Ag Policy Blog
Chris Clayton DTN Ag Policy Editor

Tuesday 06/10/14

Cantor Loses Primary; WOTUS Rule Delayed

I fired up the laptop to post a blog item on stuff like the EPA waters of the U.S. rule ask the Spurs took a nice lead early in the NBA Finals.

Then, -- Wow! House Majority Leader Eric Cantor lost his Virginia Republican primary to a tea party-backed economic professor named David Brat. As the New York Times wrote, Cantor "soundly" lost to Brat 55.5% to 44.5%.

Nobody can immediately recall a party leader losing in a primary. House Speaker Tom Foley, a Democrat, got swept out in 1994 by a little-known Republican. That's the closest loss that comes to mind.

Brat reportedly hammered Cantor on immigration. Cantor was soft on immigration because he wasn't absolutely opposed to doing anything. The immediate reaction is that immigration reform died with Cantor's loss because every Republican just saw how toxic the issue can be.

Brat also proved that an underfunded candidate can still take down a giant even in this era of dark money and unlimited contributions.

Meanwhile, the Spurs were hammering the Heat in the first half. The Heat, though, were coming back.

EPA Extends Comment Period on Waters of the U.S.

The American Farm Bureau Federation announced EPA had extended the comment period for the proposed waters of the U.S. rule until Oct. 20. Farm Bureau declared that allowed more time for opponents to defeat the rule.

The national Milk Producers Federation also thanked EPA for extending the comment period as well.

EPA and the Army Corps of Engineers issued the proposal earlier this to try to redefine or clarify what a navigable waterway mean. In doing so, EPA opened a Pandora's Box because the rule goes upstream from those navigable waters "that could have a significant impact on the biological, chemical or physical integrity of navigable waters." That is what is guiding the development of the proposal.

The House transportation and Infrastructure Subcommittee on Water Resources and Environment will hold a hearing Wednesday morning looking at issues involving the Waters of the United States rule. EPA and Army Corps of Engineers officials are scheduled to testify, as well as American Farm Bureau President Bob Stallman.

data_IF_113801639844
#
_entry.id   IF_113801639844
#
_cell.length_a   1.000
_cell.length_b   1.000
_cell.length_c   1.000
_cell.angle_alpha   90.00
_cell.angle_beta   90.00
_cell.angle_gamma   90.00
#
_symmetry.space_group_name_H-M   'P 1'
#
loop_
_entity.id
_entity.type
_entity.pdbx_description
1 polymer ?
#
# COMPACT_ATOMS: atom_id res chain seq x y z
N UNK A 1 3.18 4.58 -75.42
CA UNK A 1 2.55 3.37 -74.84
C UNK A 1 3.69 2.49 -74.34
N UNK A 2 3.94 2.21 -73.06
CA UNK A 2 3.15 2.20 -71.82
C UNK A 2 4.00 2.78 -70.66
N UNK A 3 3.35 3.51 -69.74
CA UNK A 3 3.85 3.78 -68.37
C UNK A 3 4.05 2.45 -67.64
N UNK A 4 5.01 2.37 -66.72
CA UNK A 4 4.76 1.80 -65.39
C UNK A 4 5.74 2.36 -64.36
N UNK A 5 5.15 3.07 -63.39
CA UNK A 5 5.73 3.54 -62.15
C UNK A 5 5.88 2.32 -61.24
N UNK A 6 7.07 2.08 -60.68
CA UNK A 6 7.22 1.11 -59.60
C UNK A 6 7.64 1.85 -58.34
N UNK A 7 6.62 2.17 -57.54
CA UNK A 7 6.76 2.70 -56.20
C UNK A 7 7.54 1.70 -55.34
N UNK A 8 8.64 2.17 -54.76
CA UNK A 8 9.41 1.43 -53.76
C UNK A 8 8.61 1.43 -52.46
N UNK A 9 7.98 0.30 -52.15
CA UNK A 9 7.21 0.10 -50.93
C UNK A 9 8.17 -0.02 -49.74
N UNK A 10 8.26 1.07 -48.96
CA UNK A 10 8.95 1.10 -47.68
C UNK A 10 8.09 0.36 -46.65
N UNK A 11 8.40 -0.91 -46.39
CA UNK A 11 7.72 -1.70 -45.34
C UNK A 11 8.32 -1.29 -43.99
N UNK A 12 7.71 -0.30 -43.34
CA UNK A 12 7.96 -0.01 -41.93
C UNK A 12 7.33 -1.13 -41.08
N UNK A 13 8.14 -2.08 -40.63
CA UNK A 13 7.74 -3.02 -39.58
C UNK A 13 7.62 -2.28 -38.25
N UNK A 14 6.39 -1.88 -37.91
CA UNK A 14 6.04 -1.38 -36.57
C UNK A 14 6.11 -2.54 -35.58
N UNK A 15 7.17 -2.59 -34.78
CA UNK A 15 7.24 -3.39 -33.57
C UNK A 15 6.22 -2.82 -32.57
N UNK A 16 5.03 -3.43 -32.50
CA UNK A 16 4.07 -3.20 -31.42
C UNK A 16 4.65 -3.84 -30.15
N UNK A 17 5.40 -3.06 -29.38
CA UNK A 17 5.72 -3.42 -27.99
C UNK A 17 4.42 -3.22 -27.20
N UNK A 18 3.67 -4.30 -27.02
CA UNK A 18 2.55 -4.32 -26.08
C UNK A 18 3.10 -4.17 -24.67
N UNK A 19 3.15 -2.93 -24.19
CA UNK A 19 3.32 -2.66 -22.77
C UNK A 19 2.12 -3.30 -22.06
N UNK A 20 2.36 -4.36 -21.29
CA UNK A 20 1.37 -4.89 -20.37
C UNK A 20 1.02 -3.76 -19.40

Information on the hearing can be found at http://dld.bz/…

Chris Clayton can be reached at chris.clayton@dtn.com

Follow him on Twitter @ChrisClaytonDTN

Posted at 9:10PM CDT 06/10/14 by Chris Clayton
Comments (6)
Chris: Voters took Cantor to the woodshed...and he deserved it with all of his double-talk on the issues. On the issue of the EPA water regulations, the problem with the regulations is that virtually any water that runs into a navigable waterway is subject to regulation. On my farms here in Ohio, that is just about any creek, drainage ditch, or minor erosion area. This leads me to beg the question: Will this do away with the ability to tile fields for drainage purposes? All of our drainage tile in Ohio eventually goes into a river or creek! How far will this go? I am afraid that the EPA will be reviewing every tiling permit to see how it affects water quality. If that is the case, tiling is over! I am meeting with some FSA people tomorrow on a tiling/waterway project on one of my farms, and I am afraid that's what they will tell me.
Posted by tom vogel at 7:57AM CDT 06/11/14
FSA and EPA are different and separate as I am sure you know. We had a large tiling project this year and FSA was concerned with wetlands, etc. No problems. EPA ans state enviro management were not interested. Army Corps thought it was too small of a project to address - and they were right! Still all rational folks that I met.
Posted by Don Thompson at 8:33AM CDT 06/11/14
Thanks Don: I am keenly aware of the difference between the two agencies. What is concerning me about Friday's meeting is this: Is the NRCS (also around here they are in the same offices with the FSAs) attempting to incorporate the EPA's thinking into the water management plans? Farmers in my area are scared to death over these potential regulations and what it will mean to drainage. After all, most of Ohio is tiled.
Posted by tom vogel at 3:22PM CDT 06/11/14
Ok Tom and Don, if water (rain fall) hits the ground, it will be in a watershed that leads to "navigable waterway". EPA will be able to regulate it. It is that simple.
Posted by Larry Jones at 12:23AM CDT 06/12/14
The Supreme Court had ruled before that they were overreaching now they are changing the rules so they can do anything. Believe me EPA, NRCS and FWS are all on the same team. Take for example the tying of wetland compliance to crop insurance, before they had that power there were hardly any violation cases, now already there are record violation number of cases in my county alone after they have changed the rules. They are going to take your drainage rights, it is happening already.
Posted by Unknown at 8:05AM CDT 06/12/14
If you are in the farm program they will use NRCS to deny you, if you are not in the farm program they will use the EPA.
Posted by Unknown at 8:08AM CDT 06/12/14
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